When conducting business in Asia, many hotel managers employed by companies based in the West find that some of their codes of ethical conduct inhibit fluid business dealings.
Evidence from the recent collapses of business in the Philippines, Malaysia and Indonesia shows that corruption, nepotism and bribery are common occurrences and are accepted as part of general business life. It is also clear that these are not the only countries where such practices are common. There is much anecdotal and published evidence of projects (including hotel projects), which have foundered or have been rendered unprofitable or unmanageable by illicit and unlawful practices in China, Vietnam and Thailand.
This paper reviews how the dealings of hotel companies are influenced by different ethical standards in the country of operation. Also examined are the tensions created by conflicting codes of ethical conduct when operating in a different cultural environment and the implications for management practices and training. A report is made on an empirical study of a group of fourteen managers who work in eight international multinational hotel companies (MHCs) in South-East Asia. The results endorse some of the anecdotal material, which suggest that practices considered corrupt by Western ethical standards are routinely practised by MHCs operating in SouthEast Asia.
Keywords: Corruption, Ethics, Management, South-East Asia, Hotels, Human Resources
The Master said: `Riches and rank are what every man craves; yet if the only way to obtain them goes against his principles, he should desist from such a pursuit.'
(Lau, D.C. 1979, p.4.5)
The following paper will review ethical tensions experienced by some expatriate hotel managers. These managers often work in countries with codes of ethical practice different from those of their employer and their contemporaries. The paper will review a range of literature dealing with the topic and also report on an empirical study where opinions were solicited from a group of fourteen hotel managers, trained in Western countries, who had working experience in hotels in the Asia-Pacific region.
In the past thirty years, the tourism industry has seen a proliferation of multinational corporations operating throughout the world. These companies are, for the most part, based in Europe and the USA. They all have a permanent force of professional managers who are dispersed throughout the world to set up and manage their properties.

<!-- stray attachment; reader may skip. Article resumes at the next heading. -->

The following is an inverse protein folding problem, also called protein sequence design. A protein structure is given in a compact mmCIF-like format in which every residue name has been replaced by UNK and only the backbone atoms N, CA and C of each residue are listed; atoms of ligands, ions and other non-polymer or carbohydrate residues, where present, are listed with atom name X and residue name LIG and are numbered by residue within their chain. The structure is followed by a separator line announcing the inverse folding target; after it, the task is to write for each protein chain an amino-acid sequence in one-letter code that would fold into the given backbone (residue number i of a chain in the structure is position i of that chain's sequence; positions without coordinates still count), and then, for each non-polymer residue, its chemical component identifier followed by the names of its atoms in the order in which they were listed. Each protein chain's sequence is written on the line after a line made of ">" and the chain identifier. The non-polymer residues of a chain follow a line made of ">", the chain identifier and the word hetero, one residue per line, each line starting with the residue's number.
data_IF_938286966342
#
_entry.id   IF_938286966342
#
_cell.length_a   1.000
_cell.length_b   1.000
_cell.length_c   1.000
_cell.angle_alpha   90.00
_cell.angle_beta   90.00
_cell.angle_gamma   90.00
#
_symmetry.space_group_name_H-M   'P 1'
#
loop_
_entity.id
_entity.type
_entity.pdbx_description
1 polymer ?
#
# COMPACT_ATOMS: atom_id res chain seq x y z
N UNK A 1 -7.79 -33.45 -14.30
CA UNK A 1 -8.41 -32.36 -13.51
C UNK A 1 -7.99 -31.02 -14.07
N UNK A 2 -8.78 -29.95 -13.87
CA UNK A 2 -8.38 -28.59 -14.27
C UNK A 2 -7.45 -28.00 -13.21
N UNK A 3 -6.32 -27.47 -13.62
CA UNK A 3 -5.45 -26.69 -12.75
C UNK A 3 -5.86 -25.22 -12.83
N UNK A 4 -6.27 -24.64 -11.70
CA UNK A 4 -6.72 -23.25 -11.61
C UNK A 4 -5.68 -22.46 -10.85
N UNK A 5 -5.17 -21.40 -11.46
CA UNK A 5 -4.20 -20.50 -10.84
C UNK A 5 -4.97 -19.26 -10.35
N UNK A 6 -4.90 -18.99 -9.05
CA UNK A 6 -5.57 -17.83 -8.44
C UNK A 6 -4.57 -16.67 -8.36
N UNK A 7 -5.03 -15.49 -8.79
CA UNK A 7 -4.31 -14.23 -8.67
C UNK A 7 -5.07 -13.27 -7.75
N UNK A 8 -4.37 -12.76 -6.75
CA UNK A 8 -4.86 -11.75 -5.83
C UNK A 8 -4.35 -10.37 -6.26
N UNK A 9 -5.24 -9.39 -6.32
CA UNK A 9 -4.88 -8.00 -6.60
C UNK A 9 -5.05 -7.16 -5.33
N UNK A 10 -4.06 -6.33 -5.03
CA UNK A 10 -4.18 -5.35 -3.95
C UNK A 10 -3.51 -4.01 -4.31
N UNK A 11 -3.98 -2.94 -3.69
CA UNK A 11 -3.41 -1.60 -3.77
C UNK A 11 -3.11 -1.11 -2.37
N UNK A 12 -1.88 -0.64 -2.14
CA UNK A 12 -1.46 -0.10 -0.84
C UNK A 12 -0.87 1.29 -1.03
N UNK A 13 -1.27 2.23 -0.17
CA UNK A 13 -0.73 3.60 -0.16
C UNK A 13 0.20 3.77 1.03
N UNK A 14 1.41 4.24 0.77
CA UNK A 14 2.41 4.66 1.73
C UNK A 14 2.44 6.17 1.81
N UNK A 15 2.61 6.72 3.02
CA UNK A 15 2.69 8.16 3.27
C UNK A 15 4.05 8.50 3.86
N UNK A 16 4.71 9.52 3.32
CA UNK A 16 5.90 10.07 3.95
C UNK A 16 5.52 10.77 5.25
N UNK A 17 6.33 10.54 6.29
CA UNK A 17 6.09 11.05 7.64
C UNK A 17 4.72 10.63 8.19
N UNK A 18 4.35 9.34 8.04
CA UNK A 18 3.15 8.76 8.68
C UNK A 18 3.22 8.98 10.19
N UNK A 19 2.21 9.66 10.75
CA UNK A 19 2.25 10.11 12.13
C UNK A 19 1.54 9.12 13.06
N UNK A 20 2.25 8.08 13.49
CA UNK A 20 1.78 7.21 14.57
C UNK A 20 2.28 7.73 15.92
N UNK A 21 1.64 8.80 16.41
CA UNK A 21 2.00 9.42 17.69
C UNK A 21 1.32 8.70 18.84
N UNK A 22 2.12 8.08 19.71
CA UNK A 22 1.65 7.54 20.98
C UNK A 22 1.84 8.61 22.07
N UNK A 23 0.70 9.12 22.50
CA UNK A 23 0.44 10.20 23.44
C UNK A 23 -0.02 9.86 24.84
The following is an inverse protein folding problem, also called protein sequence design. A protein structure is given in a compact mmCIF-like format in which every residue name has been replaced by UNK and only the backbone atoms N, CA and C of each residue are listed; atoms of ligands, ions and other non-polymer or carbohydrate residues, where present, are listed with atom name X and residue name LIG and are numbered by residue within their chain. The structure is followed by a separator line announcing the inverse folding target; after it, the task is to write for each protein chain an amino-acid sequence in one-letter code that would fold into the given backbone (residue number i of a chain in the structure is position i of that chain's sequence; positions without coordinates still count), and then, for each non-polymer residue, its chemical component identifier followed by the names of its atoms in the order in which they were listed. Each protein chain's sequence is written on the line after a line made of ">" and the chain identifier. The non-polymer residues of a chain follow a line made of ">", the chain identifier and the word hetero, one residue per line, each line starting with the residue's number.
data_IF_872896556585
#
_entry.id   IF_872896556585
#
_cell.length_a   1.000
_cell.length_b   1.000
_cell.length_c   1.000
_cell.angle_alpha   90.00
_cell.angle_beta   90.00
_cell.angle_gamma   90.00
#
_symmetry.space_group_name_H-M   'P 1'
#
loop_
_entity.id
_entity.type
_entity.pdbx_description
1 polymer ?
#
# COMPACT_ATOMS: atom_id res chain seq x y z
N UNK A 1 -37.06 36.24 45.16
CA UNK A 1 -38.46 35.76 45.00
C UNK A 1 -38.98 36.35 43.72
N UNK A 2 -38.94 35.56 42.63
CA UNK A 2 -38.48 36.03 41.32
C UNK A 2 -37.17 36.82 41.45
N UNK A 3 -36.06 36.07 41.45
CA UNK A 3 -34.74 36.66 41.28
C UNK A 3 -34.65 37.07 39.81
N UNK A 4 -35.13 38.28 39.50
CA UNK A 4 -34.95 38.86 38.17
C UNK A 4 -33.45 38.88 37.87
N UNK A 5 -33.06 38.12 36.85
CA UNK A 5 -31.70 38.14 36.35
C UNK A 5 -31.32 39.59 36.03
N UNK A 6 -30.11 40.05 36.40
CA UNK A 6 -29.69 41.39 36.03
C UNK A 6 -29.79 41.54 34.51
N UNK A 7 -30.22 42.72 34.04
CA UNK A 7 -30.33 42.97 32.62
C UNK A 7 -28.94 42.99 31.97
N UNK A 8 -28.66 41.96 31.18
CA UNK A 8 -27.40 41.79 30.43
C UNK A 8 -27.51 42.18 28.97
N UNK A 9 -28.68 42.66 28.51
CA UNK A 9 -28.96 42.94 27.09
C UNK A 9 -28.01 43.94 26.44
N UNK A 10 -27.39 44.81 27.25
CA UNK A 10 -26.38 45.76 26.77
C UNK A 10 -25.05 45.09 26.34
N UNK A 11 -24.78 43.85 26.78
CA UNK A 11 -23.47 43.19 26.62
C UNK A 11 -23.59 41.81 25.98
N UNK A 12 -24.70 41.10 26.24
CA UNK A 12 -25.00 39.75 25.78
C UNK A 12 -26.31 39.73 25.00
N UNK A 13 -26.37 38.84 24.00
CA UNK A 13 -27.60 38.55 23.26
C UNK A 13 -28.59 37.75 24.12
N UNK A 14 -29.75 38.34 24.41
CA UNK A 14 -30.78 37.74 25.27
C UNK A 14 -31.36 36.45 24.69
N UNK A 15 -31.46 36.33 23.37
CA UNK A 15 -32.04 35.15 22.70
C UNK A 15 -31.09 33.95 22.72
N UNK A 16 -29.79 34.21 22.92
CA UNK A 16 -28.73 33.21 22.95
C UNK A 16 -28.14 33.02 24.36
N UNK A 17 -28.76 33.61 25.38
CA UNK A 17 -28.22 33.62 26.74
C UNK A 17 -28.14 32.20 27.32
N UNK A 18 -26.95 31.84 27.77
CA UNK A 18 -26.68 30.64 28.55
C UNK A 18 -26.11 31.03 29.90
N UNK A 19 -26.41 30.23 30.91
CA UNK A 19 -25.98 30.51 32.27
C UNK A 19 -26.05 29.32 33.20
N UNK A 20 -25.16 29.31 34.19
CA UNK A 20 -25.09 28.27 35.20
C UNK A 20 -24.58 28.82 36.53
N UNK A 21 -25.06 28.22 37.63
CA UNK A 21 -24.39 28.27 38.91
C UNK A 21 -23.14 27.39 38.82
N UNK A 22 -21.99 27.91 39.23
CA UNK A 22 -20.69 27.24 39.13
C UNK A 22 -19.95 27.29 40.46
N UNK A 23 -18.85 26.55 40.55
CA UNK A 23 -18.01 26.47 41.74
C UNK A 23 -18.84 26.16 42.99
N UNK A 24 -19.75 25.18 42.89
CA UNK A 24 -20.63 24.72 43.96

The rapid globalisation of the industry has brought forward the question of whether hospitality and tourism operations can be managed in a uniform manner regardless of the country in which they operate. Can a multinational company apply uniform personnel policies and procedures, and establish homogeneous managerial practices in all their operations, or are these allowed to vary country by country? Several authors have investigated expatriate managerial effectiveness (Richards 1991; Yu and Pine 1994; Li and Tse 1998).
Globalisation of the business environment has created an increasingly complex set of relationships for the modern business manager. According to Hofstede (1993) the consequences for managerial practices resulting from cultural differences are numerous and significant. If there is divergence between managerial or corporate values and work practice values, then there are likely to be significant problems in managing the workforce. Values affect attitudes that, in turn, affect behaviour. There can therefore be a lack of congruence between a manager's personal values and her/his behaviour at work. Such incongruence also occurs for the expatriate manager when corporate values do not conform with work values in the country of operation. One such lack of equilibrium is created by the presence in the operating country of what the organisation would consider corrupt business practice. …